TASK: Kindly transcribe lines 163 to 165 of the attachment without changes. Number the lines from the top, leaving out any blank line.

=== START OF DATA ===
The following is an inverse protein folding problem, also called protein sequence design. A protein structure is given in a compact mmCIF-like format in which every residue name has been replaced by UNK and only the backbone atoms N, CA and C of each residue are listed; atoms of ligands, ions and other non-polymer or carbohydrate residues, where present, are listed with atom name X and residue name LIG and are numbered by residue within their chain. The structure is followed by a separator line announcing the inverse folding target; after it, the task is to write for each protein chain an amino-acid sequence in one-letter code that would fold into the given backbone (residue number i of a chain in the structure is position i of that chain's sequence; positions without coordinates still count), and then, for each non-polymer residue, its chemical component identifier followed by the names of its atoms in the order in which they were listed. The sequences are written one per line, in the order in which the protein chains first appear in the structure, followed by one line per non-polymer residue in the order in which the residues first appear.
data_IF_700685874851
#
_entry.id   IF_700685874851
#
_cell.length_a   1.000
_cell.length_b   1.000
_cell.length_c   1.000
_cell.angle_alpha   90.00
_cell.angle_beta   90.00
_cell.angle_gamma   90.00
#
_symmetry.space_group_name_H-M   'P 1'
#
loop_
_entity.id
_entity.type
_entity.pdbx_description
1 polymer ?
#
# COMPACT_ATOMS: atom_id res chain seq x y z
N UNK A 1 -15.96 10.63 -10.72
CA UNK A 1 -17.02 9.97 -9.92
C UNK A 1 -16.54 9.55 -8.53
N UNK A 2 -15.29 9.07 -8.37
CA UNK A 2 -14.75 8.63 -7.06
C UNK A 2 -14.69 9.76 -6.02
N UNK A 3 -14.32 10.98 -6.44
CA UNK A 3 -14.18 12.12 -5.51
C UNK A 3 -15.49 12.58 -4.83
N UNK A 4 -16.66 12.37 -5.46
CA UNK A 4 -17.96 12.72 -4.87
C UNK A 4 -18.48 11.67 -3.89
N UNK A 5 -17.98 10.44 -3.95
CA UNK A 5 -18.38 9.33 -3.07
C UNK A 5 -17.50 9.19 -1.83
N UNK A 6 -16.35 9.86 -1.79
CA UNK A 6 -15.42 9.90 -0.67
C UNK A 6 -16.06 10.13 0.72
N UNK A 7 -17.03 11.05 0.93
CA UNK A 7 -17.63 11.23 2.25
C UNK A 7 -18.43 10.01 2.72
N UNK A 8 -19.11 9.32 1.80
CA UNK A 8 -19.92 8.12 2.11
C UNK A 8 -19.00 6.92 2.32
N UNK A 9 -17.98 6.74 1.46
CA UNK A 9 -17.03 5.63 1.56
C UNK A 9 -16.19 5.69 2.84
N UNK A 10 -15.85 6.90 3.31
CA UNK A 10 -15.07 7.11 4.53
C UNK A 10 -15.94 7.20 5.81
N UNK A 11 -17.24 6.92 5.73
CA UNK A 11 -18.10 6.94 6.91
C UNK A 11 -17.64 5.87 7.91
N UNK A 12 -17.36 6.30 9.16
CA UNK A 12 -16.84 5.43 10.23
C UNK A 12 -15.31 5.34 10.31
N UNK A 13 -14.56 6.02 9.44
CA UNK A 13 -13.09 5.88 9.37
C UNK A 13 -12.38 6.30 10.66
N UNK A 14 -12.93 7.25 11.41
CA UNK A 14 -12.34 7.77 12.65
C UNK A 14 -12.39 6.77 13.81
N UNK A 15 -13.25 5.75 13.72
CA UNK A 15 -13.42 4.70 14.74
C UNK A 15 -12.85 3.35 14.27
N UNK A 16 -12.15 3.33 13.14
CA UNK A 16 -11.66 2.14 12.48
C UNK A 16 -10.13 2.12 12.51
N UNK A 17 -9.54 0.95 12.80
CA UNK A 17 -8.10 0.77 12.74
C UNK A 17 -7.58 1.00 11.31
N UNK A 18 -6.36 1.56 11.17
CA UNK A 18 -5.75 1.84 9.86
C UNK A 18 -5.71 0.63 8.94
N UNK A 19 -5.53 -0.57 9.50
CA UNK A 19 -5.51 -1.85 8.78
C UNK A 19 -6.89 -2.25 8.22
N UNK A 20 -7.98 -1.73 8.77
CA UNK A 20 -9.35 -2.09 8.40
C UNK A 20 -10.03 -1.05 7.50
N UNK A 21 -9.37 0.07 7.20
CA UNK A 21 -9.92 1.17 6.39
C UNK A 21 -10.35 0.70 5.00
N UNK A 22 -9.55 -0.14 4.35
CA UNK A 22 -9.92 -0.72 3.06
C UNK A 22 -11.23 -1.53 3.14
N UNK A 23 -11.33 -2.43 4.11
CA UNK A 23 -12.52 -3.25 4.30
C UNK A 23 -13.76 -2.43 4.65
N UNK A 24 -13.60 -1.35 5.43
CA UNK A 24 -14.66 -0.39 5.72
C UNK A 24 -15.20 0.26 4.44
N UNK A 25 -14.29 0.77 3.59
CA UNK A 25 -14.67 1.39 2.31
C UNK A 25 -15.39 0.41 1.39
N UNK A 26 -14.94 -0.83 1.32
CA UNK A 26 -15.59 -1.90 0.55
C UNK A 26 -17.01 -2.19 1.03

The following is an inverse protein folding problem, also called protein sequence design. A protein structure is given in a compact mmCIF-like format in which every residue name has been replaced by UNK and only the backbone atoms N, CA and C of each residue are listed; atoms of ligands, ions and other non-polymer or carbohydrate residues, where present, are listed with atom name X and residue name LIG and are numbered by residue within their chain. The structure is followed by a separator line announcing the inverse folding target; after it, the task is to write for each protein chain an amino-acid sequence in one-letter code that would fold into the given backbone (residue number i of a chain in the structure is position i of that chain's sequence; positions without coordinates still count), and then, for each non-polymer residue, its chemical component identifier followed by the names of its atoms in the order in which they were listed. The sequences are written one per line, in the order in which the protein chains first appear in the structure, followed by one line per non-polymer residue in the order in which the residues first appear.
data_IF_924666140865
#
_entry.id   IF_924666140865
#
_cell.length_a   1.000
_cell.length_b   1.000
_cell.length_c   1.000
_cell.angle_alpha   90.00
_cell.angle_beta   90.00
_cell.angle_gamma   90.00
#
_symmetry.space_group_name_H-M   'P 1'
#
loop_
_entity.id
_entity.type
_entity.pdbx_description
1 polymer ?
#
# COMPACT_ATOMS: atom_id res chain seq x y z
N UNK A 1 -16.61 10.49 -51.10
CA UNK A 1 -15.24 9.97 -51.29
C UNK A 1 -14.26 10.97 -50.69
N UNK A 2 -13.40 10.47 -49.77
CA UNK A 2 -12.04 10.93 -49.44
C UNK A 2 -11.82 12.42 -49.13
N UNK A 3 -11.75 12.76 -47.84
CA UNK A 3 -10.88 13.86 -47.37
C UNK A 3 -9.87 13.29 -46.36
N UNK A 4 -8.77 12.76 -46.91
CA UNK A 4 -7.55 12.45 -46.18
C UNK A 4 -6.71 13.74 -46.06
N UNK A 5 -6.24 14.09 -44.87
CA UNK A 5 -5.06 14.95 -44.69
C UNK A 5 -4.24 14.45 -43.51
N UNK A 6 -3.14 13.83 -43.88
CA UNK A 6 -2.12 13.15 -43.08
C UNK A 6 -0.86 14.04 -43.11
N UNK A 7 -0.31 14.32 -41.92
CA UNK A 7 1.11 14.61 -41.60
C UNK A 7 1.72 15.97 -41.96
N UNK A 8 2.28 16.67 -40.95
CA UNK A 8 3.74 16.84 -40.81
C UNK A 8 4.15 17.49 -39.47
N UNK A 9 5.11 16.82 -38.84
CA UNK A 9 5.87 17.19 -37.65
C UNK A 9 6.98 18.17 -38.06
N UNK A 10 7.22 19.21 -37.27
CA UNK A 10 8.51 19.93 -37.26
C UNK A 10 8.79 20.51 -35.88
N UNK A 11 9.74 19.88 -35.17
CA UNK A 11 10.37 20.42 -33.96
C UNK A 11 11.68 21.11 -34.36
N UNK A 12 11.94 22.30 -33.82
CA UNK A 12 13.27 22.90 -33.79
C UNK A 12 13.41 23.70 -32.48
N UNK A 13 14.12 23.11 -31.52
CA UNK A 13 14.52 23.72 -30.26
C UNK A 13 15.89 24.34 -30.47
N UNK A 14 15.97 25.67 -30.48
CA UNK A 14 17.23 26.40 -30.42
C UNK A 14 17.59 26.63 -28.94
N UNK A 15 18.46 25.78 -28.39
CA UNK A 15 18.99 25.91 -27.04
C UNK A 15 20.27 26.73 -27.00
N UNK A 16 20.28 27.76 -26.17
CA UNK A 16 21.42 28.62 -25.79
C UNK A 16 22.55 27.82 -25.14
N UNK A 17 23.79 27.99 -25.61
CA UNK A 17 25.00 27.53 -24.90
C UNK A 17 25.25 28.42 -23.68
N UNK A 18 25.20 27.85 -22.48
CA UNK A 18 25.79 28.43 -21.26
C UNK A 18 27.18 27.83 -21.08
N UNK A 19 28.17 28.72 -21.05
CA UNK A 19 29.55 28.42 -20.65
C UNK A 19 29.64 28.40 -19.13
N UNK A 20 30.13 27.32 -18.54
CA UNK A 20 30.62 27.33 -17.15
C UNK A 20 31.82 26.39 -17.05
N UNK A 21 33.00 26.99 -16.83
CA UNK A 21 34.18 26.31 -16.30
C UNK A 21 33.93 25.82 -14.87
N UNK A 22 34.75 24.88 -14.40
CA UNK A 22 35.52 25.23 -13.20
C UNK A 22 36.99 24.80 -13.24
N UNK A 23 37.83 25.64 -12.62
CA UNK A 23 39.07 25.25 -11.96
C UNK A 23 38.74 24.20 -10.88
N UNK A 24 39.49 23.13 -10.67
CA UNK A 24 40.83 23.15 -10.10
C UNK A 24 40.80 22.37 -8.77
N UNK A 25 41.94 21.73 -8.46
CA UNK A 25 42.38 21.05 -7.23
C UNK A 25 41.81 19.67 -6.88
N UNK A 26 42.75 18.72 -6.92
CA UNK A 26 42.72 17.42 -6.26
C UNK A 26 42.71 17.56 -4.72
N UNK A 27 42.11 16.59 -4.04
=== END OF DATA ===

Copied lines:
N UNK A 15 18.46 25.78 -28.39
CA UNK A 15 18.99 25.91 -27.04
C UNK A 15 20.27 26.73 -27.00